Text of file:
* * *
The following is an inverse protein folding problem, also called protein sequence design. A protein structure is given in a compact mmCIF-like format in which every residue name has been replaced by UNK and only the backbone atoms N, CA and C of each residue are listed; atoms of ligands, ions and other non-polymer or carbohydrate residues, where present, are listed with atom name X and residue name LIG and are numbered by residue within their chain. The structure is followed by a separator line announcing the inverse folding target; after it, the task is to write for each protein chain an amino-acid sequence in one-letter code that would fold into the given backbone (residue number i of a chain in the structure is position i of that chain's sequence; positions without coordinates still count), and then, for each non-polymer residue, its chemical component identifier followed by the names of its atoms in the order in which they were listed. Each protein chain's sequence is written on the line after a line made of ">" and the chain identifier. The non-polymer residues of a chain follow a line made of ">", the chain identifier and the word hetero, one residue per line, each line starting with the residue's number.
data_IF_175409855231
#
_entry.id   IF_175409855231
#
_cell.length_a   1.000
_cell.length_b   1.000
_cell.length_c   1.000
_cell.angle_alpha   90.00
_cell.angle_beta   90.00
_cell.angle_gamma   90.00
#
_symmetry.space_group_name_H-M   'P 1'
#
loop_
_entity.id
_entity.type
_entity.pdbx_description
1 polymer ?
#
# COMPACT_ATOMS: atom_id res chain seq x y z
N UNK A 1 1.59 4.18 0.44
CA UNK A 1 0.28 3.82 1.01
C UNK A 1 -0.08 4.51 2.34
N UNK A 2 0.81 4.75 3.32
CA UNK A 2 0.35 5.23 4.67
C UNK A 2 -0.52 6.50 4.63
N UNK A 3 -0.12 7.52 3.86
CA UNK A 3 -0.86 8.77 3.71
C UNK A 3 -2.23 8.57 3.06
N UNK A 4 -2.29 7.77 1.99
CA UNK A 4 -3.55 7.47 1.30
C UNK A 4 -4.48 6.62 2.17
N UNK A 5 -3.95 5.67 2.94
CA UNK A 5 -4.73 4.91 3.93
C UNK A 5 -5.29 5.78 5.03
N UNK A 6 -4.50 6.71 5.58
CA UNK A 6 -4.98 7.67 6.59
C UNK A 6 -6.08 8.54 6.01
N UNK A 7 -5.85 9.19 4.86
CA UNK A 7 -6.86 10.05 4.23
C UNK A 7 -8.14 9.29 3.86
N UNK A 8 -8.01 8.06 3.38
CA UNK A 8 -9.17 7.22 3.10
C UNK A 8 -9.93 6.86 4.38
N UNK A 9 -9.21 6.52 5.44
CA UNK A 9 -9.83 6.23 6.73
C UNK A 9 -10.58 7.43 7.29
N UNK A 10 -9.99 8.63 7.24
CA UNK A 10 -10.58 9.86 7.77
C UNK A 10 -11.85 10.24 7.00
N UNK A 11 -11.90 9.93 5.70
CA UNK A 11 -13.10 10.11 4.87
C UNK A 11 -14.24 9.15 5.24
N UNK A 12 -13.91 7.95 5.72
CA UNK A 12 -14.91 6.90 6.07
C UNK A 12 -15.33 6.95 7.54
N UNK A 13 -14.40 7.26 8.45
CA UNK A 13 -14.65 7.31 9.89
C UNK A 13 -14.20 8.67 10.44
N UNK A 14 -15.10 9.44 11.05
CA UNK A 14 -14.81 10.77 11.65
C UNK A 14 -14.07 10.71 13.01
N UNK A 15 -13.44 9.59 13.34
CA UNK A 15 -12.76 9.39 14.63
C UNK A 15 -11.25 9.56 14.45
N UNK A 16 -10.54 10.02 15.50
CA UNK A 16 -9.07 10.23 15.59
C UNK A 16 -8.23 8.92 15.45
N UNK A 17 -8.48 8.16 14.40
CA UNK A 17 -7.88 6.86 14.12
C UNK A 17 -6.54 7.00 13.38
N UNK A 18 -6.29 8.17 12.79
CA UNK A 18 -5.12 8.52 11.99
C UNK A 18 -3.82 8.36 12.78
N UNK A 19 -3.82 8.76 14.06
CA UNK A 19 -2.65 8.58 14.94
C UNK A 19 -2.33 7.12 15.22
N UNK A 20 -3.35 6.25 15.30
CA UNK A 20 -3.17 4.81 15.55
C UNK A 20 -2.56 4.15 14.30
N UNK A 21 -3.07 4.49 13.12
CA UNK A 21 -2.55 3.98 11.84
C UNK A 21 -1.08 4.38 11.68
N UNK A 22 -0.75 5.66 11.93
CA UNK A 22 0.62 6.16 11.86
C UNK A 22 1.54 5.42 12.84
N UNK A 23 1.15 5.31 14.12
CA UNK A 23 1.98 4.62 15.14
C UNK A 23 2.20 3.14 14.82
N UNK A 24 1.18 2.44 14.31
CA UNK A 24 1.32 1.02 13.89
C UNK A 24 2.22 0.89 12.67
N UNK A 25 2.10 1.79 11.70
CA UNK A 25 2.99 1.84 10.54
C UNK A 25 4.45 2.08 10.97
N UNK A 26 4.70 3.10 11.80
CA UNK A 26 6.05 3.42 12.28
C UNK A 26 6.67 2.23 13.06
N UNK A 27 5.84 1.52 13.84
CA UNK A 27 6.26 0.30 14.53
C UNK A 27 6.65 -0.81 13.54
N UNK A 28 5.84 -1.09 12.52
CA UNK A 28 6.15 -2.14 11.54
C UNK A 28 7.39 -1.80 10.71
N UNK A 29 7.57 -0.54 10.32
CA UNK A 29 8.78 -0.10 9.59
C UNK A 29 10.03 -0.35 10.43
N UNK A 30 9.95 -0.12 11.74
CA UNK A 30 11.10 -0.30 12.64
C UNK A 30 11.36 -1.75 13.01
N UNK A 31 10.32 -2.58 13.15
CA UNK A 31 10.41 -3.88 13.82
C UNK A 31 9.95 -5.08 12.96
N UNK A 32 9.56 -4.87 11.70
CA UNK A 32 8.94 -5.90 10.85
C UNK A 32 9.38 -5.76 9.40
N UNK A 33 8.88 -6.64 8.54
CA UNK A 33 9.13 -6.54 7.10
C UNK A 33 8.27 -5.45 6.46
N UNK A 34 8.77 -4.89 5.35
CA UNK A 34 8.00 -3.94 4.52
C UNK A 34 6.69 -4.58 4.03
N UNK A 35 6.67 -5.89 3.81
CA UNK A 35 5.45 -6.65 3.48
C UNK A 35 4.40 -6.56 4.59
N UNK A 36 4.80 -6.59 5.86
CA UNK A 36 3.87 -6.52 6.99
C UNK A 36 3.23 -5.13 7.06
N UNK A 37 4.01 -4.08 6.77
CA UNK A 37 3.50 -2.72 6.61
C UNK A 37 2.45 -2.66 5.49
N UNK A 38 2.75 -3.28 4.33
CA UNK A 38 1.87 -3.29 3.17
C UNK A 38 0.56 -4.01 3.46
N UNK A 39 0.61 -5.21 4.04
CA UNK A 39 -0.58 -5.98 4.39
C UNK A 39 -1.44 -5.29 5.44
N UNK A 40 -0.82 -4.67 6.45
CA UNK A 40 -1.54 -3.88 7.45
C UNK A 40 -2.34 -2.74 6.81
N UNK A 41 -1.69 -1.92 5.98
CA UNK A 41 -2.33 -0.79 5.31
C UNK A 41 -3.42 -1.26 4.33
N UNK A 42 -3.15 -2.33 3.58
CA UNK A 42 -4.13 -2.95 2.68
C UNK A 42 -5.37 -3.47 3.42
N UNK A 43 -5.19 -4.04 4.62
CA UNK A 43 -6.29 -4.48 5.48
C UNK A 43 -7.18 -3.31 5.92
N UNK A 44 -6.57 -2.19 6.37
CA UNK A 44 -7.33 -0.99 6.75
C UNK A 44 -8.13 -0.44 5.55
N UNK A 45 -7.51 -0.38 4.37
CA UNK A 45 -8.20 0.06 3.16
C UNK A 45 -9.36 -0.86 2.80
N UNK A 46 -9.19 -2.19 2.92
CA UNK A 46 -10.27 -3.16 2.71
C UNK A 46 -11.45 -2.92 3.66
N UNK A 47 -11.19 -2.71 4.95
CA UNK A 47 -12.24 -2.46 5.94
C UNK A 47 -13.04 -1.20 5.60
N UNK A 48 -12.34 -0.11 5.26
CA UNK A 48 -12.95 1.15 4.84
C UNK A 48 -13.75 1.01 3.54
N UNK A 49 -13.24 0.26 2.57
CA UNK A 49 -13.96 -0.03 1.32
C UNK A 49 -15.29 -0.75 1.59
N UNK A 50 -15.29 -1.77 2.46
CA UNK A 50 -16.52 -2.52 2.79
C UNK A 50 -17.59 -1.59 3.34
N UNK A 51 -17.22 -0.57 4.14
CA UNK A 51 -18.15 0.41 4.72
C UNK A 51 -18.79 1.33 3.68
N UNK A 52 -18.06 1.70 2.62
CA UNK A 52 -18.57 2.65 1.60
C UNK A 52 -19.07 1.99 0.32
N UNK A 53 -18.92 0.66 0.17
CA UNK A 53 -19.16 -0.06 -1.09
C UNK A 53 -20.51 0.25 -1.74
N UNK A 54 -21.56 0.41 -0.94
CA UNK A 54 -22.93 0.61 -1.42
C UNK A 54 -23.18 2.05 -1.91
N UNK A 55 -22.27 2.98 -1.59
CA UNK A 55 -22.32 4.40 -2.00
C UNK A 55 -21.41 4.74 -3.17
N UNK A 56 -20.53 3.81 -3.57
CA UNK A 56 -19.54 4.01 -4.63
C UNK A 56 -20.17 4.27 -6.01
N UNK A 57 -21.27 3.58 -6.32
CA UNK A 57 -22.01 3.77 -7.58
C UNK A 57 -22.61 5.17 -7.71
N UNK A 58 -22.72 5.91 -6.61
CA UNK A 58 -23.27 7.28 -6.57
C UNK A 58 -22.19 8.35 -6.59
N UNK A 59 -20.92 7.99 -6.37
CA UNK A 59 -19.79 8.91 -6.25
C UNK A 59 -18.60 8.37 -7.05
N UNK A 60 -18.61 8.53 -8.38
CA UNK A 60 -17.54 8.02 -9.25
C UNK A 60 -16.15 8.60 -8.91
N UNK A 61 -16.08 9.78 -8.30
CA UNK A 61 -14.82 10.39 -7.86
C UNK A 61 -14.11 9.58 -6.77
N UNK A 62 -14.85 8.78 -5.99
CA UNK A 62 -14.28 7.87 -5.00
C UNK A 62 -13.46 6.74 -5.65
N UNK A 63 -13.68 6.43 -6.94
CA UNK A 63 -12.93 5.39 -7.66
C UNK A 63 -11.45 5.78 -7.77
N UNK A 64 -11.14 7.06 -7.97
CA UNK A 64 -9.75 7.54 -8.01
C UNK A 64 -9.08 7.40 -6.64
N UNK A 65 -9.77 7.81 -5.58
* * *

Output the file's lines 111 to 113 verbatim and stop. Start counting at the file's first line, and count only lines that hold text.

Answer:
C UNK A 30 11.36 -1.75 13.01
N UNK A 31 10.32 -2.58 13.15
CA UNK A 31 10.41 -3.88 13.82